Kalea Velasco-Cosare chose to pursue the Bachelor of Arts degree with a major in Healthcare Leadership (BAHCL) at UW Tacoma because it fit well with her academic background and interests. She took classes at South Puget Sound Community College through the Running Start program offered at her high school and took the prerequisite classes for the BAHCL program as well as many college-level classes that would transfer to UW Tacoma. Her past coursework would allow her to finish her bachelor’s degree in two years. Kalea’s interest has always been working in healthcare but not as a nurse or a doctor so the BAHCL program aligned with her career goals as well.
Kalea really enjoyed her class, The Business of Healthcare because it gave the students all the fundamentals that they need to know about the American healthcare delivery system such as how insurance works, how to run a business, how to be a leader, and how to make fundamental healthcare decisions.
She shared the most challenging part of the program has been working and communicating with a diverse group of people due to everyone’s busy schedules. At the same time, this aspect has been the most rewarding part of pursuing this major! She thinks networking opportunities with her professors and classmates are a beneficial part of the BAHCL program.
Since Kalea is interested in rehabilitation such as physical therapy and patient coordination in a hospital setting, she hopes her fieldwork in the BAHCL program can include these areas. She also would like to learn more about the administrative side of healthcare.
Kalea is already demonstrating leadership qualities both at UW Tacoma and within her community. She is planning ahead and taking prerequisite requirements for physical therapy schools while she is completing the BAHCL degree. She is also volunteering at Mary Bridge Children’s Rehab Clinic every week. Kalea has also taken on several leadership roles at UW Tacoma such as the current President of Student Partners in Action to Transform Healthcare (PATH), the Global Honors Student Leadership Co-chair last year which she hopes to continue doing this year, and current senator for the School of Nursing and Healthcare Leadership. She was also selected as a 2023-2024 Dressel Scholar, a prestigious recognition.
After she graduates from the BAHCL program, she would like to get a job in healthcare. Then start a doctorate program in physical therapy to become a physical therapist because she prioritizes being healthy and physically active. She also likes the physical therapists’ approach to healing because it is more natural and uses the human body rather than medication and surgery to heal. Kalea believes in the powers of alternative medicine.
Her longer-term goal is to open her own clinic in Hawaii to help underserved patients. Kalea is native Hawaiian and would like to represent people of color in the physical therapy field. She has the opportunity to attend college as an undergraduate student and hopes to go to graduate school. She would like to leverage her privilege and give back to the community. Due to her family’s own experiences, she saw the stigma people of color experience going into healthcare facilities. Her family was reluctant to get the treatment they needed due to costs and their credibility being doubted by the medical team. She wants patients to be treated by people that reflect themselves and make care affordable and culturally appropriate. She would like the community involved in other people’s healing.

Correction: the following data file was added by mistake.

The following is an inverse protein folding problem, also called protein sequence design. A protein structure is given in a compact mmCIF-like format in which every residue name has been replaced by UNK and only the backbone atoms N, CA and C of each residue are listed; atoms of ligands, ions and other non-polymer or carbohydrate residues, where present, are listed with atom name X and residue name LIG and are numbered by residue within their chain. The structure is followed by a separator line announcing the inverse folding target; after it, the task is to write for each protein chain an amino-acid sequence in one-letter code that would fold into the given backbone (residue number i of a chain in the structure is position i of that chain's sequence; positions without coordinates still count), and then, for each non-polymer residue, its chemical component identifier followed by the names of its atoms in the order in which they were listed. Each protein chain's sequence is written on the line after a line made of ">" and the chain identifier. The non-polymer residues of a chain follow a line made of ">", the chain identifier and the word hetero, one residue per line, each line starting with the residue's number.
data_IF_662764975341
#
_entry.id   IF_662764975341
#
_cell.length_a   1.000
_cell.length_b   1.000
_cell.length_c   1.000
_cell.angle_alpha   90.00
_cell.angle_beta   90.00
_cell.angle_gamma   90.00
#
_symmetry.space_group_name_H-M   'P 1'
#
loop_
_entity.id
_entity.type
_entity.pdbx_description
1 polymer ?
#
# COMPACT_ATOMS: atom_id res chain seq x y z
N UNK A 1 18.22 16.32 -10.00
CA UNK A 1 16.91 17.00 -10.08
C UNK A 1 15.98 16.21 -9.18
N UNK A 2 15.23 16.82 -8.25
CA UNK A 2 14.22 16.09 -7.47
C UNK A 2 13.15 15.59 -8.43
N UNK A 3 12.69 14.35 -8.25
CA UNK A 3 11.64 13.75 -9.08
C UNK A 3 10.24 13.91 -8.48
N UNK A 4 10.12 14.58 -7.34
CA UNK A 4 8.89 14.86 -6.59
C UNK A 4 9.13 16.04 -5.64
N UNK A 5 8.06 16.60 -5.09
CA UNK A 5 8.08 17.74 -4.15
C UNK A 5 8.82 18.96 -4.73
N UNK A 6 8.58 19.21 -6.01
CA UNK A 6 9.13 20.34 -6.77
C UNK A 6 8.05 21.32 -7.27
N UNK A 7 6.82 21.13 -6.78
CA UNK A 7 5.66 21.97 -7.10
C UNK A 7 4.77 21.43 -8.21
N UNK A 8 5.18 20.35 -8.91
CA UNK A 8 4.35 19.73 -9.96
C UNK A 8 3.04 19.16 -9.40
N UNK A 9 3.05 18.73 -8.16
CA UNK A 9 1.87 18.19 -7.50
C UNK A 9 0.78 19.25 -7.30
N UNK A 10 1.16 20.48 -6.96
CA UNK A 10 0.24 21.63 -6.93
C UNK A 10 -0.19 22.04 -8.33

When asked what recommendations she has for future BAHCL students, Kalea says that they should prepare themselves for lots of group work and be ready to put themselves outside of their comfort zone. Also, they should try to make friends outside of class by socializing and connecting with their fellow classmates/peers so they can find and build their own community while at UW Tacoma.
Would you like to learn more about our BAHCL student, Kalea Velasco-Cosare?
Dr. Timothy Feagan has over 25 years of leadership experience in healthcare, telecommunications, high-tech manufacturing, and financial services. He has helped individuals, teams, and organizations become more effective in his various organizational development and talent management roles.
His last position in the private sector was as Vice President & Chief Talent Officer at Providence St. Joseph Health, Providence St. Joseph Health, a 52-hospital health system operating in seven western states.
Dr. Feagan had set long-term goals of getting his PhD and going into teaching, a long time ago. He had already earned his PhD in Leadership Studies in 2012 from Gonzaga University. However, the COVID-19 pandemic gave him the impulse to finally transition into higher education. Dr. Feagan began teaching as a part-time lecturer at the UW Tacoma School of Nursing and Healthcare Leadership in 2022, and is also on the faculty at Seattle Central College in the Healthcare Services Management program.
Dr. Feagan’s healthcare experience includes organizational strategy and design, operational excellence, workforce planning, talent management, patient safety and quality improvement, and leadership development, which benefits his students since he is able to share insights gained from his own personal experiences. Taking his own observations from his organizational development and leadership development work and applying them to his classes has helped Dr. Feagan become a better professor. He has seen firsthand what effective and ineffective leaders do since he has worked with hundreds of people in leadership positions.